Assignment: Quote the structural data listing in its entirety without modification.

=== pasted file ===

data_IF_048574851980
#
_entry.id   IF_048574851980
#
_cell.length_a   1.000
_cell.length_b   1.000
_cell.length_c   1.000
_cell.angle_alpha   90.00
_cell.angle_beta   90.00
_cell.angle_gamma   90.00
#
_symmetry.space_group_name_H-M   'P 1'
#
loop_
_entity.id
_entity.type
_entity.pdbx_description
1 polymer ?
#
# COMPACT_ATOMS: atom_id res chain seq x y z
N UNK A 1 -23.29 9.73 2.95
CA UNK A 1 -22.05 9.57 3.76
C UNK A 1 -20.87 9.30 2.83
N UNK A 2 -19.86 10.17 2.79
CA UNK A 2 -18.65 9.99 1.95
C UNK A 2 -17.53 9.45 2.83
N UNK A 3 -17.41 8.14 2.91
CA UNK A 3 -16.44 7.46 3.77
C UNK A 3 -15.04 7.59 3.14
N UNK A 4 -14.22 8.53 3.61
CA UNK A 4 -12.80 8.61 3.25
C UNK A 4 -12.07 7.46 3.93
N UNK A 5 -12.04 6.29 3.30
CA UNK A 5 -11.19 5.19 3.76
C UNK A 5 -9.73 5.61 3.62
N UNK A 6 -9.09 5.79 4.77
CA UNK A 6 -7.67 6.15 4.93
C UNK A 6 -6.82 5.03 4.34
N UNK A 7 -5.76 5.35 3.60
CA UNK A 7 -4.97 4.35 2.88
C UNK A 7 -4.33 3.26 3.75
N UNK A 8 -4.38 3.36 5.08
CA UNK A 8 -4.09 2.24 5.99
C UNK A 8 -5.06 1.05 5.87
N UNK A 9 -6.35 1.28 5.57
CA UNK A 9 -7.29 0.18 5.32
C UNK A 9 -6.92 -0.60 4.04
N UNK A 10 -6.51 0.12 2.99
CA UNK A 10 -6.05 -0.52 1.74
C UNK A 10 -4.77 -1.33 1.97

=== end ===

data_IF_048574851980
#
_entry.id   IF_048574851980
#
_cell.length_a   1.000
_cell.length_b   1.000
_cell.length_c   1.000
_cell.angle_alpha   90.00
_cell.angle_beta   90.00
_cell.angle_gamma   90.00
#
_symmetry.space_group_name_H-M   'P 1'
#
loop_
_entity.id
_entity.type
_entity.pdbx_description
1 polymer ?
#
# COMPACT_ATOMS: atom_id res chain seq x y z
N UNK A 1 -23.29 9.73 2.95
CA UNK A 1 -22.05 9.57 3.76
C UNK A 1 -20.87 9.30 2.83
N UNK A 2 -19.86 10.17 2.79
CA UNK A 2 -18.65 9.99 1.95
C UNK A 2 -17.53 9.45 2.83
N UNK A 3 -17.41 8.14 2.91
CA UNK A 3 -16.44 7.46 3.77
C UNK A 3 -15.04 7.59 3.14
N UNK A 4 -14.22 8.53 3.61
CA UNK A 4 -12.80 8.61 3.25
C UNK A 4 -12.07 7.46 3.93
N UNK A 5 -12.04 6.29 3.30
CA UNK A 5 -11.19 5.19 3.76
C UNK A 5 -9.73 5.61 3.62
N UNK A 6 -9.09 5.79 4.77
CA UNK A 6 -7.67 6.15 4.93
C UNK A 6 -6.82 5.03 4.34
N UNK A 7 -5.76 5.35 3.60
CA UNK A 7 -4.97 4.35 2.88
C UNK A 7 -4.33 3.26 3.75
N UNK A 8 -4.38 3.36 5.08
CA UNK A 8 -4.09 2.24 5.99
C UNK A 8 -5.06 1.05 5.87
N UNK A 9 -6.35 1.28 5.57
CA UNK A 9 -7.29 0.18 5.32
C UNK A 9 -6.92 -0.60 4.04
N UNK A 10 -6.51 0.12 2.99
CA UNK A 10 -6.05 -0.52 1.74
C UNK A 10 -4.77 -1.33 1.97